I’ve been reluctant to publish another post because my rather dull yoga practice notes would then displace that extraordinary image on my last post...I don’t want it to disappear…it incites my wild nature…the dance, the stance, the tilt of their heads and facial expressions, the emu feather head and ankle decorations, the ochre body paint, the red earth beneath their feet and rocky mound behind them so typical of Australian topography…this particular photo of a Corroboree dance was taken at the turn of the century… it’s one of my favourite images from “Voices of the First Day” by Robert Lawlor.
Many of the photos in this book are amongst the earliest ever made of the Aboriginal people. They were taken by anthropologist Baldwin Spencer during his travels to the remote regions of Central and Northern Australia. At this time much of the Aboriginal culture was intact. The photos therefore provide an authentic glimpse into the oldest known human society.
Alas…on to my rather tediously self-indulgent practice notes from Monday and Wednesday:
Monday 20 September
Two practices today…
Another short morning practice – 25 minutes - which by my definition is the bare minimum for it to rate as a practice. What it lacked in time, it made up with intensity.
Five Surya Namaskar As, flowing through Dog Pose without stopping for the 5 breaths; I was flying early – breath flowing strongly, body moving, breathing, stretching open with feeling, it was full of life, courage and strength. I skipped the Surya Bs to avoid breaking the flow – stepping forward to a lunge is a simple move that often aggravates my back – and maintaining the flow felt more important today.
Padangusthasana and Pada Hastasana both felt strong and soft as I pressed my shoulder blades in and lengthened down. In all these forward bends my focus spreads fully through my body, but a little extra attention goes to concaving the space in front of my lumbar. Anatomically I’m probably nutating the sacrum and opening the back of L4-5 and L5-S1 discs, but the focus is more on engaging the deep core muscles that support this area and directing prana from the base into the central energetic channels. I marvel at what goes on in these simple poses – in an instant I can swim down through multiple layers.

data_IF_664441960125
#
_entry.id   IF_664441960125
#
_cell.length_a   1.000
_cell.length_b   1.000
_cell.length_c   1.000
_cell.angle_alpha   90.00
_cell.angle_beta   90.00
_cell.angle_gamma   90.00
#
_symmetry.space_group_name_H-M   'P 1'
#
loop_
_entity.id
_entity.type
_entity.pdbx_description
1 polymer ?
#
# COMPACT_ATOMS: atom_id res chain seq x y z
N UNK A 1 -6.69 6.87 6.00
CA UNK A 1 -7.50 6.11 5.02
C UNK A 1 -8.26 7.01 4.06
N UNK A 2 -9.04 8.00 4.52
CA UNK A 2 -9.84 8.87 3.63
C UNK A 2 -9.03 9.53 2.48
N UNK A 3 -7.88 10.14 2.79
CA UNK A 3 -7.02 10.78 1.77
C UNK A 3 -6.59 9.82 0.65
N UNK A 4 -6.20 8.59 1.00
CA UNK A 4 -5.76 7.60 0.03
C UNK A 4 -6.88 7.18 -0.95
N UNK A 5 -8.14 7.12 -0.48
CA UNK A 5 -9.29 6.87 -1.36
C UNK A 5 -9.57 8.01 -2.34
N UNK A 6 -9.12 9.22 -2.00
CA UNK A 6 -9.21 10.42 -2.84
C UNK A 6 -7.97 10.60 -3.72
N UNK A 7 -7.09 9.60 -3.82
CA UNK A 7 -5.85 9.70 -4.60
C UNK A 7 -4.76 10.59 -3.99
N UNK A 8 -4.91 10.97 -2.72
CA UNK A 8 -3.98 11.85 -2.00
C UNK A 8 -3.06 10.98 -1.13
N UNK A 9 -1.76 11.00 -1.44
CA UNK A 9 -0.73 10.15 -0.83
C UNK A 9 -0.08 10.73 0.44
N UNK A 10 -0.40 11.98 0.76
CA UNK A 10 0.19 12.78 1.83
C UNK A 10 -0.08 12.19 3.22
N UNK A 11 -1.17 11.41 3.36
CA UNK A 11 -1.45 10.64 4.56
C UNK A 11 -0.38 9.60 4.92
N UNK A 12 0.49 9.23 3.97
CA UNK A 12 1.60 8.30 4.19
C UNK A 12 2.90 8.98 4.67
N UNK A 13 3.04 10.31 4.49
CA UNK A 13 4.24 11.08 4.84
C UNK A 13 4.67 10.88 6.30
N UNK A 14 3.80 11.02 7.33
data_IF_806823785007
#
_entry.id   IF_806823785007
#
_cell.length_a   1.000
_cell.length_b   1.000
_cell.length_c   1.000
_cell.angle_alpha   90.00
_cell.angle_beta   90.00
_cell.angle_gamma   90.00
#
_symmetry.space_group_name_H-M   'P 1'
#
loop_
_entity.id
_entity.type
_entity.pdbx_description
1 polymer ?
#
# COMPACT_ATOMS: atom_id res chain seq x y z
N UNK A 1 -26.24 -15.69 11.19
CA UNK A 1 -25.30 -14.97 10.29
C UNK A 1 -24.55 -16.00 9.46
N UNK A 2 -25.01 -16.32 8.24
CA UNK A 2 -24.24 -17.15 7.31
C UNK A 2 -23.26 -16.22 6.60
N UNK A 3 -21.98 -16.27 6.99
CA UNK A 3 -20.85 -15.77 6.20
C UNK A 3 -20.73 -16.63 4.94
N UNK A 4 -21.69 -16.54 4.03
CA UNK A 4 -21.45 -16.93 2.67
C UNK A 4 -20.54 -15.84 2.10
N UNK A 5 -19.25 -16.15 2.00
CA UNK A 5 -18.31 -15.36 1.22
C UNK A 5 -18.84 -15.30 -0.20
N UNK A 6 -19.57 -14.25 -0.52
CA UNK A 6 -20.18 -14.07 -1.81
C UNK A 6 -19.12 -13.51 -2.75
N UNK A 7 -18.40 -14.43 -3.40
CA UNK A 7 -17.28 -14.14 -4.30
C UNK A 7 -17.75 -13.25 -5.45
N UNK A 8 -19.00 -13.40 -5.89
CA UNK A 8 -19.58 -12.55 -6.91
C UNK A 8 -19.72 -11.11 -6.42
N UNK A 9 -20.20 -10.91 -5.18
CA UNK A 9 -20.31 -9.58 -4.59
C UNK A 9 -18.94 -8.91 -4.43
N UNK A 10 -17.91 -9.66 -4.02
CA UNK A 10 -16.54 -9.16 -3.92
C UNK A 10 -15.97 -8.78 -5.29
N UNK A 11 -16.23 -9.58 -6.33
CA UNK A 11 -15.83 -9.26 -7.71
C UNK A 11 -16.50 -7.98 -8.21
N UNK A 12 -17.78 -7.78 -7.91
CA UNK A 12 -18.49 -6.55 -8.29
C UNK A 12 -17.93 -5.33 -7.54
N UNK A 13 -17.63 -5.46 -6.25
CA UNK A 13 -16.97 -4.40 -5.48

Trikonasana – I keep the back of my lower hand against my inner ankle and gently press back to encourage rotation. By not resting weight on the lower hand I have to engage my legs more and use core energy to support and lighten my torso.
Parivritta Trikonasana – the hip and spine alignment feel correct but from experience I know we can be far out when judging from a warped internal compass. I engage Mula Bandha and draw the prana up through the central channel in this pose and my body finds its natural alignment around an invisible energy line.
Utthita Parsvakonasana – always a dangerous descent through my unstable hip joints, especially on the first side. Some days I have to rest my elbow on my bent knee for support, but today was a good day. I notice the tinge of fear as I move down into the full pose…it’s a split second decision on the way down whether to bend my elbow to my knee or to reach for the ground. Again I marvel at the processes involved in this decision - the nerve impulses from my dodgy weak hip carry all the raw data to my brain about the condition and strength of my hip joints in that instant. Following a split second evaluation and decision based on stored memory data, I know whether my hip can support the weight of my bent torso today, and the potential for pain, collapse, or injury in the movement.